While it’s true the A-G’s investigation was well underway by then—a spokesperson for the A-G’s office confirmed to Maclean’s the investigation took about 18 months—there isn’t a single mention of Guy Bisson in Sheila Fraser’s report. In fact, Bisson’s name didn’t come up in connection with the sponsorship scandal until March 2005. By then, Bellemare had been out of government for nearly a year and was meeting with… the very same Franco Fava mentioned above to see if the Liberal organizer would help him raise money for his run for mayor of Quebec City.

[Hat tip to The Globe‘s Daniel Leblanc for hinting at the inconsistencies early Tuesday. Read his take on it here.]


Marc Bellemare remembers the sponsorship scandal (or does he?)

  1. Hmmm…..sounds like another inquiry is required. Not only to find out how many judges have been bought and paid for, but also to determine if someone's trying to screw over Charest.

    • Take Bellemare with a grain of salt as well. I'm not saying Jean Charest is a boy scout by any stretch of the imagination, but on this particular issue; the judges appointments, he deserves some benefit of the doubt.

      Bellemare comes out with this, 6 years after the fact? He is claiming he was 'sworn to some oath after resigning in April of 2004', but if that were the case, why would Charest put in this open forum; the Bastarache Commission, and actually encourage Bellemare to come out and say his piece, which, if true, would actually kill Charest's own political career? Bellemare had refused to testify in the beginning, as well as refused to testify before some electoral commission. He's being sued by Charest to the tune of 700,000$ for defamation, yet Bellemare insisted on dragging his feet until push came to shove.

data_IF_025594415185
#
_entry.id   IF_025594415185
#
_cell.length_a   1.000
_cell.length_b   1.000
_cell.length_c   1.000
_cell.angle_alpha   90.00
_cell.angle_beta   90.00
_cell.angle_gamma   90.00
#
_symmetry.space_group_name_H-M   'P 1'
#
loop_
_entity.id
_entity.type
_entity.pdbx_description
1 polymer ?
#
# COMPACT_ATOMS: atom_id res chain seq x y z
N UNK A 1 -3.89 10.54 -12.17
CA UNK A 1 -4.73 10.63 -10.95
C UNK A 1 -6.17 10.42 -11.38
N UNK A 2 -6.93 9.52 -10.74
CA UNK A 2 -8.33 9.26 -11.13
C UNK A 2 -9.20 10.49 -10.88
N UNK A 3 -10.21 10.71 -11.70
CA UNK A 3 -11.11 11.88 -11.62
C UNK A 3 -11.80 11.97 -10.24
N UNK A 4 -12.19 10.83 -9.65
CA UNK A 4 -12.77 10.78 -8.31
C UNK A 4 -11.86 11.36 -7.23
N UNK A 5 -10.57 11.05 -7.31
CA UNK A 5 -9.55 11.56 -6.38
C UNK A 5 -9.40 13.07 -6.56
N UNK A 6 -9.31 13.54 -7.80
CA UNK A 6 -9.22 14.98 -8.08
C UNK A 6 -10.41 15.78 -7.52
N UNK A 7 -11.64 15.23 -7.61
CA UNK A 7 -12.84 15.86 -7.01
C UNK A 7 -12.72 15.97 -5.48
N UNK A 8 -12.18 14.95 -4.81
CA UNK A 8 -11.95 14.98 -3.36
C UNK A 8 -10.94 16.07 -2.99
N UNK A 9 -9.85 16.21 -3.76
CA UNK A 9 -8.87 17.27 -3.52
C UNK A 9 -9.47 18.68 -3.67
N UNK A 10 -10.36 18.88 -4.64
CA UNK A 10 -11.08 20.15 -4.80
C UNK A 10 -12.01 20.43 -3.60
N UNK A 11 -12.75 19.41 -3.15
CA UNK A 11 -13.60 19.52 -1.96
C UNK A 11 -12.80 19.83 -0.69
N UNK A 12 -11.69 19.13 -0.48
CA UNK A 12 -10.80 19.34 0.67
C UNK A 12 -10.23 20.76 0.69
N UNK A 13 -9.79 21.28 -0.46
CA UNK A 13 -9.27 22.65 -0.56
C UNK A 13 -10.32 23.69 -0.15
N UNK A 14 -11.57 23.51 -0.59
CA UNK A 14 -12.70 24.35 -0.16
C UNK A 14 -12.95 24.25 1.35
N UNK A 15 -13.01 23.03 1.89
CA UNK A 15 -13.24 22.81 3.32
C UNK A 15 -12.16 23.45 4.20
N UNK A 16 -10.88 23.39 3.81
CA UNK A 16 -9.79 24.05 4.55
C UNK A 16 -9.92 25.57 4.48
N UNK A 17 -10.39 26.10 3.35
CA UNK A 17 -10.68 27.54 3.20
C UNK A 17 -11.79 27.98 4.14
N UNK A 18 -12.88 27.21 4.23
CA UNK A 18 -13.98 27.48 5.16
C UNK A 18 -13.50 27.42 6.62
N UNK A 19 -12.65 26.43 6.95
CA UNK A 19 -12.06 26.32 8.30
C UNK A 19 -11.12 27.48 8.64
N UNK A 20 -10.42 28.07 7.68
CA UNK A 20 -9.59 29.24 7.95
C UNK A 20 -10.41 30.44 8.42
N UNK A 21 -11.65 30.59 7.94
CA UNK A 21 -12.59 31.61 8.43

Not to mention, when cross examined yesterday, Bellemare couldn't offer any proof to back up his own allegations. Since he is accusing Charest, the burdon of proof is upon him and not the other way around. I dunno, but if I were uneasy about certain acts that were asked of me by my boss, I would either find a way of recording it or taking notes or something I could use for a rainy day.